Perceived Stigma Exposure in Schizophrenia: The Key Role of Self-concept Clarity

Gal Noyman-Veksler, Dafna Weinberg, Shmuel Fennig, Larry Davidson, Golan Shahar

Research output: Contribution to journalArticlepeer-review

15 Scopus citations


Exposure to stigmatization is a serious complication of mental illness in general, and of schizophrenia in particular. Adopting an action-theory approach, according to which individuals shape their own social environment (Shahar, 2006), we examined the role of four self-concept aspects in patients' perception of exposure to stigmatization: self-esteem level and stability, perception of the self as ill, and self-concept clarity. Out-patients with schizophrenia-spectrum disorder (N = 89) were assessed twice, separated by a six-week interval, as to their symptoms, the above self-concept aspects, and stigmatization. Self-concept clarity was the sole predictor of (a reduction in) perceived exposure to stigmatization, possibly by shielding individuals against the deleterious effects of past discrimination and marginalization.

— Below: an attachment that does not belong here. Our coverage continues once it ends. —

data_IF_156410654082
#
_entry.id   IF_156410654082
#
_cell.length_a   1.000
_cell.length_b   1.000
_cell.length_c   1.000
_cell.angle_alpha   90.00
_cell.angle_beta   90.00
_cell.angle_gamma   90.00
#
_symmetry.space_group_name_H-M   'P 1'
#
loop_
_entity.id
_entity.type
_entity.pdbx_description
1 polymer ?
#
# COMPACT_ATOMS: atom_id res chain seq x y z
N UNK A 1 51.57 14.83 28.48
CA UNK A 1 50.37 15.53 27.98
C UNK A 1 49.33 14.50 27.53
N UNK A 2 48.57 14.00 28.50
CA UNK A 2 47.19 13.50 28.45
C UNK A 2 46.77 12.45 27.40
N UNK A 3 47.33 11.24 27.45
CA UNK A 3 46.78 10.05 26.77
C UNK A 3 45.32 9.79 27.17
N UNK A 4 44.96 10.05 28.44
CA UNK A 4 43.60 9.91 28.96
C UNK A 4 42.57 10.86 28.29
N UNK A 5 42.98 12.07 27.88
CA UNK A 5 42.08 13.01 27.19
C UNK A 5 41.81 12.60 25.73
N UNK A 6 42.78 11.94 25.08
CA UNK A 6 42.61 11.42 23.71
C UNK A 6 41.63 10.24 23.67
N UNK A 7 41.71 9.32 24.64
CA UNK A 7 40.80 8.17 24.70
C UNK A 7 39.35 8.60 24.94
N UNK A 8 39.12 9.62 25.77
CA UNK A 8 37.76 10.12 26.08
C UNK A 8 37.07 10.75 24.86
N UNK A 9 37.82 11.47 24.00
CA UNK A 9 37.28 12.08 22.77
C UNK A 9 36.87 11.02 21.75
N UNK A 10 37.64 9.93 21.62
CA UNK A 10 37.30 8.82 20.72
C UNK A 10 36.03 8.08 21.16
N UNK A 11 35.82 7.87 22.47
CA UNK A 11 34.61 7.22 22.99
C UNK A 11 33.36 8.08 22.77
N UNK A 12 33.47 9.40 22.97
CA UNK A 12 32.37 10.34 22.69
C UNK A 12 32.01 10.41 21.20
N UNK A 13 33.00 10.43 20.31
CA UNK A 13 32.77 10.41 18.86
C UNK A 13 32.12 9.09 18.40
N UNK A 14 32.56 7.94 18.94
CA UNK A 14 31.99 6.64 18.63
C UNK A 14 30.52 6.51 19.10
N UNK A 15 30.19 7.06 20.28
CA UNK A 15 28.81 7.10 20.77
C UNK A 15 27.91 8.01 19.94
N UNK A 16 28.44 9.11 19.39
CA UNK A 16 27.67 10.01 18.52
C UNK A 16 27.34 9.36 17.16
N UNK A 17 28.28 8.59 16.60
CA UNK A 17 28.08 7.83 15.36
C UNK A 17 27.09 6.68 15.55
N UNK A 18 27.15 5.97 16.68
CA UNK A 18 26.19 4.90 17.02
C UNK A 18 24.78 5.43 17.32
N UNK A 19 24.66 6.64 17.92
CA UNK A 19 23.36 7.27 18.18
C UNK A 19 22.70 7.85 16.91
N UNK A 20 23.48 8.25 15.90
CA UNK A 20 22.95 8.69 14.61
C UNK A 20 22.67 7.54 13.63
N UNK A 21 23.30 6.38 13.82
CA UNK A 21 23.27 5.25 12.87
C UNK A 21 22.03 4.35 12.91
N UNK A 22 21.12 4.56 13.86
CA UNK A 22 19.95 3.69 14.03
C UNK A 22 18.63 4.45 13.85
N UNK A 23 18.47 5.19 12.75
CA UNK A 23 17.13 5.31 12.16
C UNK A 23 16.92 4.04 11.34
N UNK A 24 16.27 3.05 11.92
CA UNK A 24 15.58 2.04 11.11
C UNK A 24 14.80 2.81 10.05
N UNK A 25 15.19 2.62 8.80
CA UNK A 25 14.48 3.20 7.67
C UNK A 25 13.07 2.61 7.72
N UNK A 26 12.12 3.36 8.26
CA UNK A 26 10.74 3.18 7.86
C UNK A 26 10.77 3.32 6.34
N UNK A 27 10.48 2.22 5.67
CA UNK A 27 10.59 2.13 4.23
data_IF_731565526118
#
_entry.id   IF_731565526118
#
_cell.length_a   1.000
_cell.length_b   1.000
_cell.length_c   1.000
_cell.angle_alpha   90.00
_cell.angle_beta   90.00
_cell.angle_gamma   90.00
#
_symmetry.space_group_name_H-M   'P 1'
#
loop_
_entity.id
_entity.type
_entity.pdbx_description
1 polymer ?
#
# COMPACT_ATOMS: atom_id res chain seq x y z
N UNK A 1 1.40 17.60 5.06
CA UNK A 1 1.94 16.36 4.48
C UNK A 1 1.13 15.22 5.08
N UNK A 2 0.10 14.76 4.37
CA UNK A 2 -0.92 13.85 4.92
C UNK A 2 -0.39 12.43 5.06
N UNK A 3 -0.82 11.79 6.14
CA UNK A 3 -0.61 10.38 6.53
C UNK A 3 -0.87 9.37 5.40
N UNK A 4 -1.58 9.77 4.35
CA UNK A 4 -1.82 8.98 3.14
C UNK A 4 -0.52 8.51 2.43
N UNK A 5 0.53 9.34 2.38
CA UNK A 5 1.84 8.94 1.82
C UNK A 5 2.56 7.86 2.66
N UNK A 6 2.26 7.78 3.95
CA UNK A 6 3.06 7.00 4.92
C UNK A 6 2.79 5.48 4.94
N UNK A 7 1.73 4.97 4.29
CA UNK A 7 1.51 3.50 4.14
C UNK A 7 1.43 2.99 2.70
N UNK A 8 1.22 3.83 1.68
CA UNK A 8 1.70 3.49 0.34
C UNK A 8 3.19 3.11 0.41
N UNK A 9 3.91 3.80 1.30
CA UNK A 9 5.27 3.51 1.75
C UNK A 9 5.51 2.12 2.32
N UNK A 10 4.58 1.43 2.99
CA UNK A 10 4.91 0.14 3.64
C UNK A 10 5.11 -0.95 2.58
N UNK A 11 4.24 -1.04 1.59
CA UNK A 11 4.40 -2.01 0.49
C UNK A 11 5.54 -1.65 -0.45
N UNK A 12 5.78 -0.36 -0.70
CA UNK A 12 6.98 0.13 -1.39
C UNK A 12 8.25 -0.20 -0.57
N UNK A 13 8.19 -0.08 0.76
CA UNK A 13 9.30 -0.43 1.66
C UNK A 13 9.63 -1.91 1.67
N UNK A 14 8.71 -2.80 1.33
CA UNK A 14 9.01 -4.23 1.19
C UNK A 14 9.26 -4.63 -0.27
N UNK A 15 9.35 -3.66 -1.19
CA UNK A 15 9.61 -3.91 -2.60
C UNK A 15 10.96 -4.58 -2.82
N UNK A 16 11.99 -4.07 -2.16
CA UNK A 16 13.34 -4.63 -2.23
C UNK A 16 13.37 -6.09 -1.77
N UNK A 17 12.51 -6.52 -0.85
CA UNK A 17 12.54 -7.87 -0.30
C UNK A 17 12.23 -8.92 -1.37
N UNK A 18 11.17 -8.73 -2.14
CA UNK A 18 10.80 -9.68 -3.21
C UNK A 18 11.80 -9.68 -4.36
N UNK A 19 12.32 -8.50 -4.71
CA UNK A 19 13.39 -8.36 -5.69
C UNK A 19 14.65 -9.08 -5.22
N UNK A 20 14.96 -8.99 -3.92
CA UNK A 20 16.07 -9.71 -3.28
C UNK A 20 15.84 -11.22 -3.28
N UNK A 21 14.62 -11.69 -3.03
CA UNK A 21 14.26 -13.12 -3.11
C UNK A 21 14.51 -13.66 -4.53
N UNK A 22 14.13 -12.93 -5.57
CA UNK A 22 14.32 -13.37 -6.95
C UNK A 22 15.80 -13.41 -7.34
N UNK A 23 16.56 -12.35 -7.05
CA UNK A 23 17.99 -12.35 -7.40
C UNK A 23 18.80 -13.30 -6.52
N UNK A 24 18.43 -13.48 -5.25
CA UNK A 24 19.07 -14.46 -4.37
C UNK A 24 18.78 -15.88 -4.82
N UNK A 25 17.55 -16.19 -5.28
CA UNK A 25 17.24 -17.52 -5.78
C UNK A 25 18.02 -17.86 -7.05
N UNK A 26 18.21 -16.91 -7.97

Original languageEnglish
Pages (from-to)663-674
Number of pages12
JournalSelf and Identity
Issue number6
StatePublished - 1 Nov 2013


  • Schizophrenia
  • Self
  • Stigmatization
  • Stress

ASJC Scopus subject areas

  • General Psychology


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